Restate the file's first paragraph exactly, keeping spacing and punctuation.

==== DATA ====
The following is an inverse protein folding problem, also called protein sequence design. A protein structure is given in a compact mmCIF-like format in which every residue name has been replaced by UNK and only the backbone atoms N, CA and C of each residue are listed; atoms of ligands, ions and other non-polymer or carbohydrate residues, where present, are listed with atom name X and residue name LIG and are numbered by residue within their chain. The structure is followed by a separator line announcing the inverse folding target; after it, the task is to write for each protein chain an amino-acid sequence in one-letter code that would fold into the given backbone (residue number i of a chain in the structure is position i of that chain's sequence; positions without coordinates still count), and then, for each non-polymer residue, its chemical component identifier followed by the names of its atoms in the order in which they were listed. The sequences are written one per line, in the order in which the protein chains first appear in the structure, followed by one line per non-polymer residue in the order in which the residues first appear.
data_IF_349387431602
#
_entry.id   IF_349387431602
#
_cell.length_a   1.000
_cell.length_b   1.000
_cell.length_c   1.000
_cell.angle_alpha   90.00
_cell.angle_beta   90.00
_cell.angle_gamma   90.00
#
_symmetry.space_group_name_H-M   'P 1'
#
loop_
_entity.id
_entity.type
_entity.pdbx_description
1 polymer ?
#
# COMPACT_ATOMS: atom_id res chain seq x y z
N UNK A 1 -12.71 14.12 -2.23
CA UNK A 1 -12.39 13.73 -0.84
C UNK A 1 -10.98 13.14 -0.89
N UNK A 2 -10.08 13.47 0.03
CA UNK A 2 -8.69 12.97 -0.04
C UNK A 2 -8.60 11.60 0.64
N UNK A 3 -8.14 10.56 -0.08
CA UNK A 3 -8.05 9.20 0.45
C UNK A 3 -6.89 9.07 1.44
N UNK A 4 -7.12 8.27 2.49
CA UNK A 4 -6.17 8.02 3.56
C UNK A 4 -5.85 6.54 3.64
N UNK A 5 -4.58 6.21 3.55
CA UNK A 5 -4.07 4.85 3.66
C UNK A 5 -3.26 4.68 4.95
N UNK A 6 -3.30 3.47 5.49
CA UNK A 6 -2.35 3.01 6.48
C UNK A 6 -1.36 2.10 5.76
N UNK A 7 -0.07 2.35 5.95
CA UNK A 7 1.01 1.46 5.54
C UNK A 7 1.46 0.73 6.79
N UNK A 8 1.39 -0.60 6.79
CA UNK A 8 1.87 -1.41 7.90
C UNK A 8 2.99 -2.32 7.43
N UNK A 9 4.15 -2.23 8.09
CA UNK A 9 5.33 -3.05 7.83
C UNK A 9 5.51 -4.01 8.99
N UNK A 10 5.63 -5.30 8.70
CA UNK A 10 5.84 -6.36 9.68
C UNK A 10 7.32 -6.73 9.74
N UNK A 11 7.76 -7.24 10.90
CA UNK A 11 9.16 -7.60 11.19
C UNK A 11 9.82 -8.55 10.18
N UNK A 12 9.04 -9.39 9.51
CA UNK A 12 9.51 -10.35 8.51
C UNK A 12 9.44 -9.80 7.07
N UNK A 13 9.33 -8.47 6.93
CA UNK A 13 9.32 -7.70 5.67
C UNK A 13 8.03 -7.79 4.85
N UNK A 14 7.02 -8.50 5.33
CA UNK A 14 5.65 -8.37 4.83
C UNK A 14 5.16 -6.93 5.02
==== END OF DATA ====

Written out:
The following is an inverse protein folding problem, also called protein sequence design. A protein structure is given in a compact mmCIF-like format in which every residue name has been replaced by UNK and only the backbone atoms N, CA and C of each residue are listed; atoms of ligands, ions and other non-polymer or carbohydrate residues, where present, are listed with atom name X and residue name LIG and are numbered by residue within their chain. The structure is followed by a separator line announcing the inverse folding target; after it, the task is to write for each protein chain an amino-acid sequence in one-letter code that would fold into the given backbone (residue number i of a chain in the structure is position i of that chain's sequence; positions without coordinates still count), and then, for each non-polymer residue, its chemical component identifier followed by the names of its atoms in the order in which they were listed. The sequences are written one per line, in the order in which the protein chains first appear in the structure, followed by one line per non-polymer residue in the order in which the residues first appear.